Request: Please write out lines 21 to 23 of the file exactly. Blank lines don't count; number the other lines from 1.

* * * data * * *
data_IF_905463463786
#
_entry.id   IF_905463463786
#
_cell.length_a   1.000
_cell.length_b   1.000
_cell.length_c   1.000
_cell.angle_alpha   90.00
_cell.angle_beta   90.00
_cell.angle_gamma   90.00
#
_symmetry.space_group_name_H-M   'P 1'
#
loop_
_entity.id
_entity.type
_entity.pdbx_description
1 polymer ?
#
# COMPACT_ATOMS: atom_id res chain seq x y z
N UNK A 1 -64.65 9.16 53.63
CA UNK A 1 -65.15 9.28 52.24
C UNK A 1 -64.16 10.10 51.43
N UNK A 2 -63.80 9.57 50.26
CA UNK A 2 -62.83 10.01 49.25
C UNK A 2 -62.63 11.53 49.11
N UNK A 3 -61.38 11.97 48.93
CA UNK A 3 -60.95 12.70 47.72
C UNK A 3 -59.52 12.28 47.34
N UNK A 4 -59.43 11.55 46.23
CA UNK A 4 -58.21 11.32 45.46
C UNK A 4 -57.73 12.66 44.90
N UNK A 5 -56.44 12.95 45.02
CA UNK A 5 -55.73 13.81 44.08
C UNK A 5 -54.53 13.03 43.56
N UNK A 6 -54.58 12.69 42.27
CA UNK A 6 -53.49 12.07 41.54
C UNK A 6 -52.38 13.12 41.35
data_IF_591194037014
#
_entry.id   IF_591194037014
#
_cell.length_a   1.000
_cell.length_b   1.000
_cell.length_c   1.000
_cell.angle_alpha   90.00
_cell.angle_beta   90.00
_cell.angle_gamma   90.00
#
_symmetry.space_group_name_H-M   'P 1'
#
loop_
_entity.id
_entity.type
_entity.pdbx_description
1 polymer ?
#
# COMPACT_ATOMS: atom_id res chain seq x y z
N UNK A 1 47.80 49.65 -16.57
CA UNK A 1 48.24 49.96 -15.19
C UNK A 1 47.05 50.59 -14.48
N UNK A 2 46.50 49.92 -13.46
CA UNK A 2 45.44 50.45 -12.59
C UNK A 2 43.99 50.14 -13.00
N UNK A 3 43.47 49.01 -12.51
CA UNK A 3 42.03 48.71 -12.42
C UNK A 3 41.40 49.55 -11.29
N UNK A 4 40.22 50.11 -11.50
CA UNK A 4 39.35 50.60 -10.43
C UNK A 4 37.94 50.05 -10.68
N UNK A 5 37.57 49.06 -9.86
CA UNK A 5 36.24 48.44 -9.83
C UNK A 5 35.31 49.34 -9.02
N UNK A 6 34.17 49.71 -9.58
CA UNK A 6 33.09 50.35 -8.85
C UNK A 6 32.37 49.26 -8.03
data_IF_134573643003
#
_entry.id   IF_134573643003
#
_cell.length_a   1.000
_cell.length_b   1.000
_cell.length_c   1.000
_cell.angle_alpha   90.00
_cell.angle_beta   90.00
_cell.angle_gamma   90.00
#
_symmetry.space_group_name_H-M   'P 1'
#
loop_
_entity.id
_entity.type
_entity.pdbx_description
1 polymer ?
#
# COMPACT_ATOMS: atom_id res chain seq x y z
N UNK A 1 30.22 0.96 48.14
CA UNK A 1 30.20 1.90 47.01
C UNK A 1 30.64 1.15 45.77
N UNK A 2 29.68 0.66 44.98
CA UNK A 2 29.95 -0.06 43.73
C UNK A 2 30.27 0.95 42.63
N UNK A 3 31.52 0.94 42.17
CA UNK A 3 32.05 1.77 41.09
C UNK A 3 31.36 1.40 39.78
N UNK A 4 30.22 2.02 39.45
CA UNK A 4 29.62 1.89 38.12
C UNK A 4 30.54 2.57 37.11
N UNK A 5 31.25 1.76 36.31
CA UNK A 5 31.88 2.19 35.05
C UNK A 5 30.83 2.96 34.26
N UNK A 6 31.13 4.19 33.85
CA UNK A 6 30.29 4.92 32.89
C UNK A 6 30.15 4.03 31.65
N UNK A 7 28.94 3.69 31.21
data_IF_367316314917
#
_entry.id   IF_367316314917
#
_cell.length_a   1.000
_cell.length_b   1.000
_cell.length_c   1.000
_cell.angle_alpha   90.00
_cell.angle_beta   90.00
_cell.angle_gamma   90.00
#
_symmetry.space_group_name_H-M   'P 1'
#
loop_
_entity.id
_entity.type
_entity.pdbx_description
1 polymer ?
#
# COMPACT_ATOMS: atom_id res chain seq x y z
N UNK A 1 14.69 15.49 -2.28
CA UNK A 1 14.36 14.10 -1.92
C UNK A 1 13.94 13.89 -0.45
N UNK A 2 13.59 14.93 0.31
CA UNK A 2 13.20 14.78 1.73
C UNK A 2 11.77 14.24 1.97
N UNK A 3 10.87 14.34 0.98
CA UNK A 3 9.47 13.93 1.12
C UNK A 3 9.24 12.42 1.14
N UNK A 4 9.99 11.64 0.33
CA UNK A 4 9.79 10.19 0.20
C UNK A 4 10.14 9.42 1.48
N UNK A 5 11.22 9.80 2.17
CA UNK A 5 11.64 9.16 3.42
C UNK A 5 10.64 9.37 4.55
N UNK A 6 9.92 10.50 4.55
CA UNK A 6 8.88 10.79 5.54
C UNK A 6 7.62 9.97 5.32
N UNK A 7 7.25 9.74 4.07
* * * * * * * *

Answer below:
N UNK A 1 -64.65 9.16 53.63
CA UNK A 1 -65.15 9.28 52.24
C UNK A 1 -64.16 10.10 51.43